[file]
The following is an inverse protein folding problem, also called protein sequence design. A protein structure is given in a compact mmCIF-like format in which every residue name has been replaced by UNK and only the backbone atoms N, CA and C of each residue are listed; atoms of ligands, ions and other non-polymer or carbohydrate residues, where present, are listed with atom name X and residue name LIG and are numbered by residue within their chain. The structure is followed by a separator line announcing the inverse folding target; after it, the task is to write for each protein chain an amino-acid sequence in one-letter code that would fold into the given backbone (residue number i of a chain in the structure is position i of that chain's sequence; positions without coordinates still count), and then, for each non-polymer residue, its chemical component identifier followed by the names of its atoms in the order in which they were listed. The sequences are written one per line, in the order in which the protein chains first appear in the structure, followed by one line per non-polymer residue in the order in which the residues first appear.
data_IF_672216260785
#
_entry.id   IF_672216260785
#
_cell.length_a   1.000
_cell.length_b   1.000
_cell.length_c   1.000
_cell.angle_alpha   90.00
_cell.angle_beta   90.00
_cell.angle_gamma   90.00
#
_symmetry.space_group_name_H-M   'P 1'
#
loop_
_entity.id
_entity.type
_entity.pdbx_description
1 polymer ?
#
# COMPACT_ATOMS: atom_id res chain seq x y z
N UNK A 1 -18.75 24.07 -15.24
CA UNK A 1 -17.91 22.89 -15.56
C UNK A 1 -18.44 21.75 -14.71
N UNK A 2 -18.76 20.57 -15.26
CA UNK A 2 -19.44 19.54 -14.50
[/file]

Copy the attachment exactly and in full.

The following is an inverse protein folding problem, also called protein sequence design. A protein structure is given in a compact mmCIF-like format in which every residue name has been replaced by UNK and only the backbone atoms N, CA and C of each residue are listed; atoms of ligands, ions and other non-polymer or carbohydrate residues, where present, are listed with atom name X and residue name LIG and are numbered by residue within their chain. The structure is followed by a separator line announcing the inverse folding target; after it, the task is to write for each protein chain an amino-acid sequence in one-letter code that would fold into the given backbone (residue number i of a chain in the structure is position i of that chain's sequence; positions without coordinates still count), and then, for each non-polymer residue, its chemical component identifier followed by the names of its atoms in the order in which they were listed. The sequences are written one per line, in the order in which the protein chains first appear in the structure, followed by one line per non-polymer residue in the order in which the residues first appear.
data_IF_672216260785
#
_entry.id   IF_672216260785
#
_cell.length_a   1.000
_cell.length_b   1.000
_cell.length_c   1.000
_cell.angle_alpha   90.00
_cell.angle_beta   90.00
_cell.angle_gamma   90.00
#
_symmetry.space_group_name_H-M   'P 1'
#
loop_
_entity.id
_entity.type
_entity.pdbx_description
1 polymer ?
#
# COMPACT_ATOMS: atom_id res chain seq x y z
N UNK A 1 -18.75 24.07 -15.24
CA UNK A 1 -17.91 22.89 -15.56
C UNK A 1 -18.44 21.75 -14.71
N UNK A 2 -18.76 20.57 -15.26
CA UNK A 2 -19.44 19.54 -14.50